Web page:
Dependencies: they’re always changing.
Software is in such continuous flux.
With this stream of change,
maintainers can take a helpful step
to inform users
of dependency versions
at the time of a release.
By including a
requirements.txt in a release,
a maintainer can notify users
of the state of the world
when the package was released.
(or “distributions” if you want to use the official term)
A rule of thumb is to exclude version numbers
to avoid causing conflicts between packages.
If my package says it requires
and your package says it requires
then users can run into trouble.
Users who want to have to both my package and your package
may run into trouble when installing.
By including a
when you release a Python package
you can tell users
“Here are the versions of dependencies
that I used
when I declared my software fit for release.”
Many strange environments exist in the world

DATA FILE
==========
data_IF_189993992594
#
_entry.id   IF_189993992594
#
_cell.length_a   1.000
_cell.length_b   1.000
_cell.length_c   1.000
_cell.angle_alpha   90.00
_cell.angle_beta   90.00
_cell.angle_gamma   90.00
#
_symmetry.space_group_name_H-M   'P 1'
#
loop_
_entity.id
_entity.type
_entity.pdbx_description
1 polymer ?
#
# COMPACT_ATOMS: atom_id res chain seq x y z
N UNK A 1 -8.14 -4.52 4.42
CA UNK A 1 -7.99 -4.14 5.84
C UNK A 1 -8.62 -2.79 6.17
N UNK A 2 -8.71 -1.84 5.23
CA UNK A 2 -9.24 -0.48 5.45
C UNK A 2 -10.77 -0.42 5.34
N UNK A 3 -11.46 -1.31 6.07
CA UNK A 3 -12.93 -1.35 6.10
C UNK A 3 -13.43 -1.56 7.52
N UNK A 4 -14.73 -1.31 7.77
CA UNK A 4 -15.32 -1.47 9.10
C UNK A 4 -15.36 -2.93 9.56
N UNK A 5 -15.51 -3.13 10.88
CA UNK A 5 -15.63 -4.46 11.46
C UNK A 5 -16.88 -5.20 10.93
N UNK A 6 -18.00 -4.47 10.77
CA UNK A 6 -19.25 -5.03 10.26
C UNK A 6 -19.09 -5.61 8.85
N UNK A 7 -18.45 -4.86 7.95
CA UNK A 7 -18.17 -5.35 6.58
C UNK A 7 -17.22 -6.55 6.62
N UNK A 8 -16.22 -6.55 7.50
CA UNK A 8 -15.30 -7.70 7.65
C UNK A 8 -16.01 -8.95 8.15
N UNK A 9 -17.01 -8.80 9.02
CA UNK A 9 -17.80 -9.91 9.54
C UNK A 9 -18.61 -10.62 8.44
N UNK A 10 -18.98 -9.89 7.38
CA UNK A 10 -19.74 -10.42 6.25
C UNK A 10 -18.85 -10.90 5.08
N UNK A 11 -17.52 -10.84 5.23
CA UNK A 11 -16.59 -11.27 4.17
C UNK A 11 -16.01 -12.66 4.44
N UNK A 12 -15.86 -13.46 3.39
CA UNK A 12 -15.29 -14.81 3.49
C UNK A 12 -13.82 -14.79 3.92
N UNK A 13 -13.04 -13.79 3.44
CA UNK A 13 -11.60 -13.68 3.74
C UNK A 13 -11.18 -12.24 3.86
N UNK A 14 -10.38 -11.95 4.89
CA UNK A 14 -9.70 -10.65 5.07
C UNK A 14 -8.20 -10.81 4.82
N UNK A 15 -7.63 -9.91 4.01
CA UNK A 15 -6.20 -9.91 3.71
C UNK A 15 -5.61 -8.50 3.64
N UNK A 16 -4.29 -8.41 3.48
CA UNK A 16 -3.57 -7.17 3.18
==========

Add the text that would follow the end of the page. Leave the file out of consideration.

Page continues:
and including your dependency versions
in a separate file
can help future software archeologists
figure out how to make your software work
in strange places.
If you want to chat about this with me, I'm @mblayman on Twitter.
Our brains are amazingly flexible. My trip to the dentist taught me a lesson about human behavior and abilities.
Matt is the lead software engineer at Storybird.
Always eager to talk about Python and other technology topics, Matt organizes Python Frederick in Frederick, Maryland (NW of Washington D.C.) and seeks to grow software skills for people in his community.